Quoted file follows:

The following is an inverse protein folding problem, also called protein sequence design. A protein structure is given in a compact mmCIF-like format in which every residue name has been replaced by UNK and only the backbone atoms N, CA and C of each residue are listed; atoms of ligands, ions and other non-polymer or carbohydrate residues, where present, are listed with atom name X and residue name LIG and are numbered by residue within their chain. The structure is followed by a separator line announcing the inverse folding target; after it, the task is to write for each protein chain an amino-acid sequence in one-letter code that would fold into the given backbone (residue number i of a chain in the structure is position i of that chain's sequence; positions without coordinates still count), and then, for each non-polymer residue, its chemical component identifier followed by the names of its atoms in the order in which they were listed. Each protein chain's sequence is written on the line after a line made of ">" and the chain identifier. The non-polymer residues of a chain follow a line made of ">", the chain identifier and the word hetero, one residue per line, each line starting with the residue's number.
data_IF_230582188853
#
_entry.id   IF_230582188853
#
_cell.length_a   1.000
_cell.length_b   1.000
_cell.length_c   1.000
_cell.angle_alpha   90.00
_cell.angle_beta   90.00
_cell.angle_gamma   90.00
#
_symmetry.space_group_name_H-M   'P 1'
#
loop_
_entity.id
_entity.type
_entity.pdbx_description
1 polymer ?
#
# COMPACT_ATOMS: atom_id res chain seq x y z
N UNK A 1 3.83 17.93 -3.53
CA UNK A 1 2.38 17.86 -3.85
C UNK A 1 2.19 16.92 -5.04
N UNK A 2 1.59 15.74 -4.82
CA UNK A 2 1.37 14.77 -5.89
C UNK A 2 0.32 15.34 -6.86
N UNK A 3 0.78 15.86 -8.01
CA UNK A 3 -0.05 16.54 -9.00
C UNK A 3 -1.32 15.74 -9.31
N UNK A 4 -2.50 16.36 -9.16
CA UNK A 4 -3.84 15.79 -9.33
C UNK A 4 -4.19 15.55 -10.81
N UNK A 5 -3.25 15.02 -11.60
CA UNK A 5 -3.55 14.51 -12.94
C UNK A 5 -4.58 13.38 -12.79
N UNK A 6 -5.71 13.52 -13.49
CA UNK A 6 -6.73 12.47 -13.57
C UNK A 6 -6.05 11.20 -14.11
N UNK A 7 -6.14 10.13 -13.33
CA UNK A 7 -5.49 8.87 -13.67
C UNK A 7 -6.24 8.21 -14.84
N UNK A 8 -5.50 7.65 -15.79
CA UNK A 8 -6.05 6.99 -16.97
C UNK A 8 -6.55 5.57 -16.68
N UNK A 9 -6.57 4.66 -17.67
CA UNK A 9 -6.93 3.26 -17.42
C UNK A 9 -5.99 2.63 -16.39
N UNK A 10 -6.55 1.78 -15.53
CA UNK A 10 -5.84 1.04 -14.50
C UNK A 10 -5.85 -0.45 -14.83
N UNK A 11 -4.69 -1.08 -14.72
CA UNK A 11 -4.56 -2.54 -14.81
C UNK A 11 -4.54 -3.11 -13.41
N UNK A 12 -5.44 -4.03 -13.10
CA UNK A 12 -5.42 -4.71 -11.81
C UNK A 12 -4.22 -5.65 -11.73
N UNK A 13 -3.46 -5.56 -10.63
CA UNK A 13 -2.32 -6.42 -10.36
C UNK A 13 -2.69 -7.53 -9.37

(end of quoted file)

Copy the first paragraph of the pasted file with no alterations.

The following is an inverse protein folding problem, also called protein sequence design. A protein structure is given in a compact mmCIF-like format in which every residue name has been replaced by UNK and only the backbone atoms N, CA and C of each residue are listed; atoms of ligands, ions and other non-polymer or carbohydrate residues, where present, are listed with atom name X and residue name LIG and are numbered by residue within their chain. The structure is followed by a separator line announcing the inverse folding target; after it, the task is to write for each protein chain an amino-acid sequence in one-letter code that would fold into the given backbone (residue number i of a chain in the structure is position i of that chain's sequence; positions without coordinates still count), and then, for each non-polymer residue, its chemical component identifier followed by the names of its atoms in the order in which they were listed. Each protein chain's sequence is written on the line after a line made of ">" and the chain identifier. The non-polymer residues of a chain follow a line made of ">", the chain identifier and the word hetero, one residue per line, each line starting with the residue's number.